My friend and fellow writer’s group member, Michael J. Sullivan, recently wrote a guest-post in which he defended fantasy fiction against some unwarranted attacks from reviewers. In particular, he used George R. R. Martin’s Game of Thrones on HBO as a specific example of a general problem. Now, I think I have made it well-known that I am not a fan of fantasy. But I love HBO’s series and because of that series I started reading Martin’s books and I discovered, to my horror, that I love his books, too.
Sullivan points to two reviews that irked him, one by Gina Bellefante in the New York Times, and the other by Troy Patterson in Slate. So this morning, I went off to read the reviews, wondering what the fuss could be all about. Bellafante’s review made me laugh. She starts out, you see, complaining about the financials:
With the amount of money apparently spent on “Game of Thrones,” the fantasy epic set in a quasi-medieval somewhereland beginning Sunday on HBO, a show like “Mad Men” might have the financing to continue into the second term of a Malia Obama presidency.
To me this sounds like sour grapes, like someone saying, instead of using their money to produce the shows they choose, HBO should make a donation to shows that I like, Mad Men for instance, so that they can continue, despite dwindling ratings. Okay, so you don’t like fantasy. Fine, me either, for the most part. But this statement seems kind of silly.
She then seems to complain that Game of Thrones is too intellectually challenging for her:
Keeping track of the principals alone feels as though it requires the focused memory of someone who can play bridge at a Warren Buffett level of adeptness.
This may be true, for Bellafante, but I had no problem keeping track of the characters. My memory used to be a lot better, but with age it has been worn down to simply “average.”
Next she complains about the weather. She likens it to “a vague global-warming horror story.” I, too, have wondered about the weather. Why the long summers and even longer winters? I imagine that as the stories unfold we’ll learn more about this. Meanwhile, the science fiction writer in me has come up with an explanation: the world upon which these events take place resides in a much more elliptical orbit than our own world. Summers are shorter because as the planet swings closer to the sun, it moves faster, and as it moves farther from the sun, it moves more slowly. This not only satisfies me, it is also scientifically accurate. Not once did I think this was a narrative on global warming.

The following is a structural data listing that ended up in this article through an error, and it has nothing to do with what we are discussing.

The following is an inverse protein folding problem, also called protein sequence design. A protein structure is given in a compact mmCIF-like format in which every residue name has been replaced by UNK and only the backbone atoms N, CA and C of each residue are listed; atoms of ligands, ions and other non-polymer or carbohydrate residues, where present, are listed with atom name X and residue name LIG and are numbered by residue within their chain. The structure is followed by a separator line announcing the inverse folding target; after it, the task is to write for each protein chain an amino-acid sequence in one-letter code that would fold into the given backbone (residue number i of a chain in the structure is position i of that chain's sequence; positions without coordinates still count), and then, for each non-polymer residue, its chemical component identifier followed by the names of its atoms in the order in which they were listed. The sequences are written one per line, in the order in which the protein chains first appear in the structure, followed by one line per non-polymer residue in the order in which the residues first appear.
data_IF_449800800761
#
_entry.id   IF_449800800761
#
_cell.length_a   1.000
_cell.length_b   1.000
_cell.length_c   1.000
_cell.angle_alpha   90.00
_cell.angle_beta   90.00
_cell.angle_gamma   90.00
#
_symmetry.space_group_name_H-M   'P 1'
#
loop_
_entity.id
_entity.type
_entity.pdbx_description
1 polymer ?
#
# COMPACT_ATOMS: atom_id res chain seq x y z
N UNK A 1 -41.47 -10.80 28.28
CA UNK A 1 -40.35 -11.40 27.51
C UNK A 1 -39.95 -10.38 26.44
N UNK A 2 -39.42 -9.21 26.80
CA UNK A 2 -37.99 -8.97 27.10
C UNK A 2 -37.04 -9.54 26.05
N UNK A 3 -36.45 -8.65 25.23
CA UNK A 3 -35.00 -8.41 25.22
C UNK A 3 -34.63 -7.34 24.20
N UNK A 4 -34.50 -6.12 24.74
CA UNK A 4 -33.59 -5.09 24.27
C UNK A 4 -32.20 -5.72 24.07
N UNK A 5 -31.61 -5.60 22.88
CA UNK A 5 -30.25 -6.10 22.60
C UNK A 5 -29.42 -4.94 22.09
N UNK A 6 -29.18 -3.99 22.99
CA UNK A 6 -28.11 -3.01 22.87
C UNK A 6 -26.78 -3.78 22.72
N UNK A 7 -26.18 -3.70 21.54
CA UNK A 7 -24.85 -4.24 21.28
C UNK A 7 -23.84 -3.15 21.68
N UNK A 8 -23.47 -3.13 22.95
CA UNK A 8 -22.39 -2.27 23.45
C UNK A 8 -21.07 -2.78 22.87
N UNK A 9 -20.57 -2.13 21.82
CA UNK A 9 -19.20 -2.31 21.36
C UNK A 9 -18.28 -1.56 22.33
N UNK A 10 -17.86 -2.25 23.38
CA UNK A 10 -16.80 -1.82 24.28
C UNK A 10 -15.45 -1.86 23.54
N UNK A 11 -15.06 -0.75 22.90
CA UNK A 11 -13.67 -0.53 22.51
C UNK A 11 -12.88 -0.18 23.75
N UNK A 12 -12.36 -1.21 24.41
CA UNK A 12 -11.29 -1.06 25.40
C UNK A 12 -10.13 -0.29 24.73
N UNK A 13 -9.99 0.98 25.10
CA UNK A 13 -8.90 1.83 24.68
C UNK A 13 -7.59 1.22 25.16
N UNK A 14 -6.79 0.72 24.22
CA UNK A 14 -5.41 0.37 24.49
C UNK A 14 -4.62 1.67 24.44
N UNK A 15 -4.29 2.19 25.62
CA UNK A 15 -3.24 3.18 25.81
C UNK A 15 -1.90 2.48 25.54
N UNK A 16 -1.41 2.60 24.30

She complains about the sex and violence. Part of the draw for me was the grittiness of the show. Fantasy that I have read always seems pristine in a way, above notions of sex (although not violence). There are always clearly evil characters and clearly good ones. But the lines are blurred in Game of Thrones, as they are in life, and that works in its favor. Bellafante writes:
The imagined historical universe of “Game of Thrones” gives license for unhindered bed-jumping — here sibling intimacy is hardly confined to emotional exchange.
Okay, she doesn’t like the incest in the story. Yes, it is icky and creepy, but you know what, it’s there in the book, too. In fact, a key point that I think Bellafante misses is that the HBO series follows remarkably close to the book on which it is based. HBO isn’t throwing in extra sex and violence for the sake of garnering additional readers; it is all there in Martin’s book. If anything, HBO has cut out of some of it (although not much). To that end, Bellafante is completely wrong when she writes:
The true perversion, though, is the sense you get that all of this illicitness has been tossed in as a little something for the ladies, out of a justifiable fear, perhaps, that no woman alive would watch otherwise.
Read the book! It’s all there, and I doubt Martin was thinking, ah, let me throw in some illicitness in order to attract more lady-readers.
Troy Patterson’s review on Slate is no better, but at least he is honest from the outset:
The reviewer happens to have an anti-weakness for that general sensibility and those armor-clad generic trappings. Hey, his loss, he knows, but, for instance, he cannot trust his taste to tell him if the Harry Potter books are written well.
This is fair warning not to take anything he says hereafter seriously, or at least take it with a serious grain of salt. His statement implies that anyone who doesn’t like epic fantasy won’t like Game of Thrones. But I generally don’t like epic fantasy and I like Game of Thrones. I imagine there are others in the same position. (And why would someone who doesn’t like epic fantasy in the first place agree to review epic fantasy? Doesn’t that seem a bit like stacking the deck?)
What irks me most about reviews like these is that they presume that HBO is writing these scripts out of thin air and tailoring them to specific audiences when as far as I can tell that is not at all the case. I have been impressed with how closely HBO’s writers have stuck to Martin’s book. My impression is that when Martin wrote the books, he wasn’t thinking of an HBO series, he was trying to tell a good story and do so in a way that was just different enough from others in the genre to give it something unique. Whatever that was it was enough for me, and I just have to laugh sadly at the likes of Bellafante and Patterson, both of whom come off looking like sore losers.